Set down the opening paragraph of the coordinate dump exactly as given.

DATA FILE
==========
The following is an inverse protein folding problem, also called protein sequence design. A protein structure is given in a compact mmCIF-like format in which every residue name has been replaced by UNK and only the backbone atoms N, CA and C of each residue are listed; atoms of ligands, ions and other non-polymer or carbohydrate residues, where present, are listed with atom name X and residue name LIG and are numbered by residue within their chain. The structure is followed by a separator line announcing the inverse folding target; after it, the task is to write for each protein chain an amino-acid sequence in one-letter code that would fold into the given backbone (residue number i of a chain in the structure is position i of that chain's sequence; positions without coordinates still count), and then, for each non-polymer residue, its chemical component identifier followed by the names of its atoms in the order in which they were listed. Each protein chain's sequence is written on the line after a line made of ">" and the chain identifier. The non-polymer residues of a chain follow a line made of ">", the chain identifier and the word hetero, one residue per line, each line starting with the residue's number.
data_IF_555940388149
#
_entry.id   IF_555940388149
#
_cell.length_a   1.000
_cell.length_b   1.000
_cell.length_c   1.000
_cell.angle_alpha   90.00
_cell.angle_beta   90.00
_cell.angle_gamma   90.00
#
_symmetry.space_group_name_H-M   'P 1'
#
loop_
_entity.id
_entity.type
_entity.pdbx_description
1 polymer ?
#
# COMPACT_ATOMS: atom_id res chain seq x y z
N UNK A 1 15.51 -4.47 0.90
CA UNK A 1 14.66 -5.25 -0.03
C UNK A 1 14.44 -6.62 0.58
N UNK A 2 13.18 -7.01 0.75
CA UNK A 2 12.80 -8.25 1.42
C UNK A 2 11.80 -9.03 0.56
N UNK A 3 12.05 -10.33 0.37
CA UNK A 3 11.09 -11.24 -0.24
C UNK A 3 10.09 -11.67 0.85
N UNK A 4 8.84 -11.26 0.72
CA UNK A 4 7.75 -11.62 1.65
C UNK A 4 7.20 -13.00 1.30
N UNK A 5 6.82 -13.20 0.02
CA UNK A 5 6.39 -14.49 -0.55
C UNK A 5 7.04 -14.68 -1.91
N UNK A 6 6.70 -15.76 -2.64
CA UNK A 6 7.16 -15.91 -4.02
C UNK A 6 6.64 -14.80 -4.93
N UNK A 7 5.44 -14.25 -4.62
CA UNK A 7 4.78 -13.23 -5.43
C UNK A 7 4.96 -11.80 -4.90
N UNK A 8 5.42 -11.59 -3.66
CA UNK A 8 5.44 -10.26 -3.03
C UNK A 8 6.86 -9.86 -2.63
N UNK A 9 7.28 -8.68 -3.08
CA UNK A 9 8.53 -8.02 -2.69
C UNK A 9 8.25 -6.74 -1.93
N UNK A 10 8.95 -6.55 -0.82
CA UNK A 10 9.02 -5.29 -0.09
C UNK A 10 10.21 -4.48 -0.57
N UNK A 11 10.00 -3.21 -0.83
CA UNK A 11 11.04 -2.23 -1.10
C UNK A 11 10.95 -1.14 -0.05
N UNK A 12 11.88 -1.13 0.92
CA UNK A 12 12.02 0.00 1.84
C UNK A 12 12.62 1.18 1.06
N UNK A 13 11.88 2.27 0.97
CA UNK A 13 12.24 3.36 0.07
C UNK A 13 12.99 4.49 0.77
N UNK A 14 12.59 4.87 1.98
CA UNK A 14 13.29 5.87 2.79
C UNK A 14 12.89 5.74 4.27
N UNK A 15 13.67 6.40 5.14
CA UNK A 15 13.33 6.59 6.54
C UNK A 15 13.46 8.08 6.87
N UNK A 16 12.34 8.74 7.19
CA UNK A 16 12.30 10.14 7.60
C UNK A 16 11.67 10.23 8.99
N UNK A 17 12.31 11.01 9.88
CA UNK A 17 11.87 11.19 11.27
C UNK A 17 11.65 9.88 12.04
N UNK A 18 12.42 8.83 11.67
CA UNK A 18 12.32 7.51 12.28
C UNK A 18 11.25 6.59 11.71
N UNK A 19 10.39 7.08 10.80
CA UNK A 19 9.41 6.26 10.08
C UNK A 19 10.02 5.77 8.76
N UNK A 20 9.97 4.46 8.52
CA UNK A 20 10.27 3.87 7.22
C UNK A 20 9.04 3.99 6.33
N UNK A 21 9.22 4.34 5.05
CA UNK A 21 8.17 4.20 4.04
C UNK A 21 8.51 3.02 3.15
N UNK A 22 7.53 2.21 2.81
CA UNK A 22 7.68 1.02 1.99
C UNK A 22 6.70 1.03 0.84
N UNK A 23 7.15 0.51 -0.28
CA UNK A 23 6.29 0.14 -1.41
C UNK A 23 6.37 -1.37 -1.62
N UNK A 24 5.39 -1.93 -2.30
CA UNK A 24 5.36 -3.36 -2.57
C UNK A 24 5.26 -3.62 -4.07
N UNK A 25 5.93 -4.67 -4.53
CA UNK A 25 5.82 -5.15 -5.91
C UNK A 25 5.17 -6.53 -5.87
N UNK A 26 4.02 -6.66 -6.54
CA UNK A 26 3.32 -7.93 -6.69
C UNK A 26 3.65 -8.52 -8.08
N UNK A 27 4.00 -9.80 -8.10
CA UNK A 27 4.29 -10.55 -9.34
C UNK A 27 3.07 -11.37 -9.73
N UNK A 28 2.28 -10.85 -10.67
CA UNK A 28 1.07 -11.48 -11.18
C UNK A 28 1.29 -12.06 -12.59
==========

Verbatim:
The following is an inverse protein folding problem, also called protein sequence design. A protein structure is given in a compact mmCIF-like format in which every residue name has been replaced by UNK and only the backbone atoms N, CA and C of each residue are listed; atoms of ligands, ions and other non-polymer or carbohydrate residues, where present, are listed with atom name X and residue name LIG and are numbered by residue within their chain. The structure is followed by a separator line announcing the inverse folding target; after it, the task is to write for each protein chain an amino-acid sequence in one-letter code that would fold into the given backbone (residue number i of a chain in the structure is position i of that chain's sequence; positions without coordinates still count), and then, for each non-polymer residue, its chemical component identifier followed by the names of its atoms in the order in which they were listed. Each protein chain's sequence is written on the line after a line made of ">" and the chain identifier. The non-polymer residues of a chain follow a line made of ">", the chain identifier and the word hetero, one residue per line, each line starting with the residue's number.